- Resources and references
- Tail vessel sampling in other animals
- All blood sampling techniques in the rat
Please read the general principles of blood sampling page before attempting any blood sampling procedure.
Tail vein sampling is suitable for all strains of rat. With proper training, the procedure is quick and simple to perform. However, this technique requires the rats to be warmed in order to dilate the blood vessel prior to taking the sample. This can be stressful and can cause dehydration due to salivation, in addition to increasing metabolic rate, which may affect the experimental data. As a result, other routes such as saphenous vein sampling should be considered where possible. View the tail vein sampling technique below.
The lateral tail vein is usually used and 0.1 - 2 ml of blood can be obtained per sample depending on the size of the rat, sampling frequency and scientific justification. The tail may need to be washed with diluted Hibiscrub (1%) in order to see the blood vessel. Finger pressure 5 cm from the tail tip can enhance the visibility of the tail vessels.
To avoid bruising and damage to the tail, normally no more than eight blood samples should be taken per session and in any one 24-hour period. Where it is necessary and justifiable to take more, the use of temporary cannulation or surgical cannulation should be considered. The number of attempts to take a blood sample should be minimised (no more than three needle sticks in any one attempt) and sufficient time should be given for the tail to recover between blood sampling sessions. Alternate sides of the tail should be used and needle punctures moved towards the tail base.
If it is necessary to warm the animal, a warming cabinet should be used (38oC for up to 10 minutes). Rats should be carefully monitored, including checking for signs of hyperthermia and dehydration. The time the rat is in the warming cabinet should be recorded and the cabinet should be calibrated regularly to avoid hyperthermia; digital displays should not be relied upon. It is important to ensure the temperature in the cabinet is uniform and that there are no 'hot spots'. Alternatively, a warm bath at a maximum of 38oC can be used to warm just the tail of the rat. The temperature of the bath should be monitored to prevent the tail being scalded.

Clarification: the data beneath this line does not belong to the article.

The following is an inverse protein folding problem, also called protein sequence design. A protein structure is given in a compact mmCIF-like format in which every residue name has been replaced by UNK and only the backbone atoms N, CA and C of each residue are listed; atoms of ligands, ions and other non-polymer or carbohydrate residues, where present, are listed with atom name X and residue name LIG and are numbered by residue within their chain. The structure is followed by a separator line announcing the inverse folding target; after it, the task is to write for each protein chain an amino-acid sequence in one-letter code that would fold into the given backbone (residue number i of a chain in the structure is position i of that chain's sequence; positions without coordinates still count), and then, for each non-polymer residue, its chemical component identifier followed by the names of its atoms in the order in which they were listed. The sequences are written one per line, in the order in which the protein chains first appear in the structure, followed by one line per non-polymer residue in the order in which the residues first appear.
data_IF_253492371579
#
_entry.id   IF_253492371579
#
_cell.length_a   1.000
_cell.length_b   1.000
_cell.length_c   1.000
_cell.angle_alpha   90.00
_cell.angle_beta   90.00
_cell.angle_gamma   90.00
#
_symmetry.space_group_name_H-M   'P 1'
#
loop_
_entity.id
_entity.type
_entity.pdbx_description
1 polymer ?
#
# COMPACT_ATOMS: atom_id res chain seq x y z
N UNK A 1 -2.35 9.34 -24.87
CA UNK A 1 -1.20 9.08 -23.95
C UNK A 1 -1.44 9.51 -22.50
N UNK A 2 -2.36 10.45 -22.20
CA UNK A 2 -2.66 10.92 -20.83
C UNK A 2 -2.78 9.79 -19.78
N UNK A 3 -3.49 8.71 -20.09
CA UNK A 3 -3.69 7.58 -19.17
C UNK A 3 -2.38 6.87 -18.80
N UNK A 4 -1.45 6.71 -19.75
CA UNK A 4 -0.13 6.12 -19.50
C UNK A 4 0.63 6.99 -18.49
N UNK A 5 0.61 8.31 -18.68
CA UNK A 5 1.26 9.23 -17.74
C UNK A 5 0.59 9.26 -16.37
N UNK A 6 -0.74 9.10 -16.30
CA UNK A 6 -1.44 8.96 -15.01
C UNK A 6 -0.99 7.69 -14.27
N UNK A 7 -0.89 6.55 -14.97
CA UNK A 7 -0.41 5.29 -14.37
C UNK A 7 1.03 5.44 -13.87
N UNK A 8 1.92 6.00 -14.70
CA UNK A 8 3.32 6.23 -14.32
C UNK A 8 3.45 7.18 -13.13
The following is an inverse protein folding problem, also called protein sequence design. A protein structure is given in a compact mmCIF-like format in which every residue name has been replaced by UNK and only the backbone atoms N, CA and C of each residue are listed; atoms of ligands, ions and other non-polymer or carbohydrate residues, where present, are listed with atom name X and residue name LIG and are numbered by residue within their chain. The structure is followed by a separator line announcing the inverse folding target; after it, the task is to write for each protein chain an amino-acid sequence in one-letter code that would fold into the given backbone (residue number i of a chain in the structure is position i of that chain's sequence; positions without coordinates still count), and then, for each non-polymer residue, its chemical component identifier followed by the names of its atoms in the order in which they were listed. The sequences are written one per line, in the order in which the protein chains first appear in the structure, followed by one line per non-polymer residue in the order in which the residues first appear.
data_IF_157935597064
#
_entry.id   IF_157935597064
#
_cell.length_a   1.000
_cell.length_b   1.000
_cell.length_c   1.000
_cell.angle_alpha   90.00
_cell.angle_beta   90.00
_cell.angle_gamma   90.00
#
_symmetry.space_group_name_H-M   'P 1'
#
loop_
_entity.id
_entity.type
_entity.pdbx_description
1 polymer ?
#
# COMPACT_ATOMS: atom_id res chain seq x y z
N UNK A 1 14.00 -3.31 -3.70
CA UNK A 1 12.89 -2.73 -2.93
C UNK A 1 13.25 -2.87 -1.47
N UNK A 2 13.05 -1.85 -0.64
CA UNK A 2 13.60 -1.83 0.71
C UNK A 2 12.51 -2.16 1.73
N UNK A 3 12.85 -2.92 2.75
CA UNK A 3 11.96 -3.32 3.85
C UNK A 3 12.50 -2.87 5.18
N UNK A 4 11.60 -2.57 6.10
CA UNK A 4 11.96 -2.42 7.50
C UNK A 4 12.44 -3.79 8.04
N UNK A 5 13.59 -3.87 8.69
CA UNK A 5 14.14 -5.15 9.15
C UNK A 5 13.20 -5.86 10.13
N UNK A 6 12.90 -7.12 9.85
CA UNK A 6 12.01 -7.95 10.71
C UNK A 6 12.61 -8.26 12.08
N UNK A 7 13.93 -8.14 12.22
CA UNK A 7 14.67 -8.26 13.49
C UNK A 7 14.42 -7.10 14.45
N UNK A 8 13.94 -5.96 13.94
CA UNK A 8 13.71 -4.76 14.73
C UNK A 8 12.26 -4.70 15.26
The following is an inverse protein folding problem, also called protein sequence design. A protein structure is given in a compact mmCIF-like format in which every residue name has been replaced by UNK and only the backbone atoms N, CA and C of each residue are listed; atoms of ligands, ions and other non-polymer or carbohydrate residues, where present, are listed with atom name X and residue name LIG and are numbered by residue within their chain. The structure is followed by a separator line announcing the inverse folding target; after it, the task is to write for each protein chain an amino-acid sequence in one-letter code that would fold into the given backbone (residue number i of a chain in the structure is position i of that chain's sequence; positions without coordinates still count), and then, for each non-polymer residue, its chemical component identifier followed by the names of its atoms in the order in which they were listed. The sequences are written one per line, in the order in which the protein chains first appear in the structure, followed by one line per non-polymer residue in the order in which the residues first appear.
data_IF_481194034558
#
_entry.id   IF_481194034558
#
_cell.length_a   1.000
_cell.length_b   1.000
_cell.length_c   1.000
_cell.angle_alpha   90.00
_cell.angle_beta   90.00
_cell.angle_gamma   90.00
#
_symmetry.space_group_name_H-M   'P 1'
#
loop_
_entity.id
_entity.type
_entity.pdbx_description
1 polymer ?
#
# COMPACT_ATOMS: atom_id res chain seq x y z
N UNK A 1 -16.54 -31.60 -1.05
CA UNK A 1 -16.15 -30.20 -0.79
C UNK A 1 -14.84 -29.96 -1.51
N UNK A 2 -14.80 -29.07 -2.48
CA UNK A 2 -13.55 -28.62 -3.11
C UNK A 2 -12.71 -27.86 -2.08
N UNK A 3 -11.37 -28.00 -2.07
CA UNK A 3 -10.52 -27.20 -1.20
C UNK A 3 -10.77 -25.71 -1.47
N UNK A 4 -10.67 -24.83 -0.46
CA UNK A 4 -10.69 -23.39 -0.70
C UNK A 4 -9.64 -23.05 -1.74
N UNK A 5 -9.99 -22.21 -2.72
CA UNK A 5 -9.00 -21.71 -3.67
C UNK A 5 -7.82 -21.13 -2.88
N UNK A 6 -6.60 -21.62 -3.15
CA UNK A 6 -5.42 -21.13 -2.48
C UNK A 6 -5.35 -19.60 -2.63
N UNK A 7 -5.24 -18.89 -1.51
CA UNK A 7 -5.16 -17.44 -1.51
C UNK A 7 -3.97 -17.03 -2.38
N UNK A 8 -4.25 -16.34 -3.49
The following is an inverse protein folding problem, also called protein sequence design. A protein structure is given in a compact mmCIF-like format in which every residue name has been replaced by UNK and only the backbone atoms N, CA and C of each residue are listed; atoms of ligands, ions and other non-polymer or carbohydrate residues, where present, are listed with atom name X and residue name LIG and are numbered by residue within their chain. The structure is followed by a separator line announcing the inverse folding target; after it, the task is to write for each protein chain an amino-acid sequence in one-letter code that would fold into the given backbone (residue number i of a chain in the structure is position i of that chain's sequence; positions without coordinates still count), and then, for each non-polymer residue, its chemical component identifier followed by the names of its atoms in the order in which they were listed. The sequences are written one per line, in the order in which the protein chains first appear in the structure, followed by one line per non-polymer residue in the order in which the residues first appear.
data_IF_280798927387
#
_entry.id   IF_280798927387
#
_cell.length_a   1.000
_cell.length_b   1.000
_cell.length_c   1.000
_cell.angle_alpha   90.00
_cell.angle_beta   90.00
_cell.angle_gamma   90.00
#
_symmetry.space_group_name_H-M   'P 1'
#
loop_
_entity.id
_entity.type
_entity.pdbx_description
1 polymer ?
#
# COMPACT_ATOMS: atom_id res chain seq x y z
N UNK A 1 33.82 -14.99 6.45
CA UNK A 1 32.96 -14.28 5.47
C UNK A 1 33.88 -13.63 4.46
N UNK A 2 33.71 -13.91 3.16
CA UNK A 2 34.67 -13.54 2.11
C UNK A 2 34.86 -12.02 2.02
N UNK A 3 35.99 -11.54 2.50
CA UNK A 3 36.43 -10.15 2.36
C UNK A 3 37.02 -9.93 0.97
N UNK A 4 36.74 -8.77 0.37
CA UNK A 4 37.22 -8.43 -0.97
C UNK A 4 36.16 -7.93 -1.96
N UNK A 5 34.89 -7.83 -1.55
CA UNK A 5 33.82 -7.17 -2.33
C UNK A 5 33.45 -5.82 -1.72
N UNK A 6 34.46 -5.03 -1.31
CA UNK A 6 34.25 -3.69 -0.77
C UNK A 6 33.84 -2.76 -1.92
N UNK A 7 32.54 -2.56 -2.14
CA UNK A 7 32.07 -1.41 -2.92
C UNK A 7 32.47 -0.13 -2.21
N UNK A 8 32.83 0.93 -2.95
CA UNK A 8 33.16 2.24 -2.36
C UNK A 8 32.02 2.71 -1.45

The lateral tail vein is usually accessed approximately one-third along the length of the tail from the tail tip, moving towards the base of the tail for multiple samples. Blood samples should only be taken from the base of the tail if no vein is visible elsewhere. Taking the first sample/s from the proximal end of the tail can result in a perivascular clot and inflammation that significantly reduces blood flow to the distal portion of the vessel.
Proper aseptic technique should be used throughout the procedure. The animal will need to be restrained which can cause stress and therefore the duration of restraint should be minimised. Habituated rats are much less stressed by manual restraint than by restraint in a tube (see this video from RISE; tail vein sampling is 4 minutes in).
Blood flow should be stopped by applying finger pressure to the soft tissue. A finger should be placed at the blood sampling site for approximately 30 seconds before the animal is returned to its cage.
|Number of samples||No more than eight blood samples should be taken per session and in any 24-hour period, depending on sample volume.|
|Sample volume||0.1 - 2 ml|
|Equipment||21G - 23G needle or butterfly needle or lance|
|Staff resource||One person is required to take the blood sample if a tube restrainer is used. Two people are required if the rat is held for sampling.|
|Other||Rats may be warmed to dilate the blood vessel. Care should be taken to avoid hyperthermia and dehydration.|
- Lee G, Goosens KA (2015). Sampling blood from the lateral tail vein of the rat. J Vis Exp. 99: e52766
- Diehl KH, et al (2001). A good practice guide to the administration of substances and removal of blood, including routes and volumes. Journal of applied Toxicology 21.1: 15-23
- Hoff J (2000). Methods of blood collection in the mouse. Lab Animal 29:10
- Morton DB (1993). Removal of blood from laboratory mammals and birds. Lab Animal 27: 1-22
- Durschlag M, Wurbel H, Stauffacher M, von Holst D (1996). Repeated blood collection in the laboratory mouse by tail incision - modification of an old technique. Physiology and Behaviour 60(6): 1565-1568
- Hem A, Smith A J, Solberg P (1998). Saphenous vein puncture for blood sampling of the mouse, rat, hamster, gerbil, guinea pig, ferret and mink. Laboratory animals 32(4): 364-368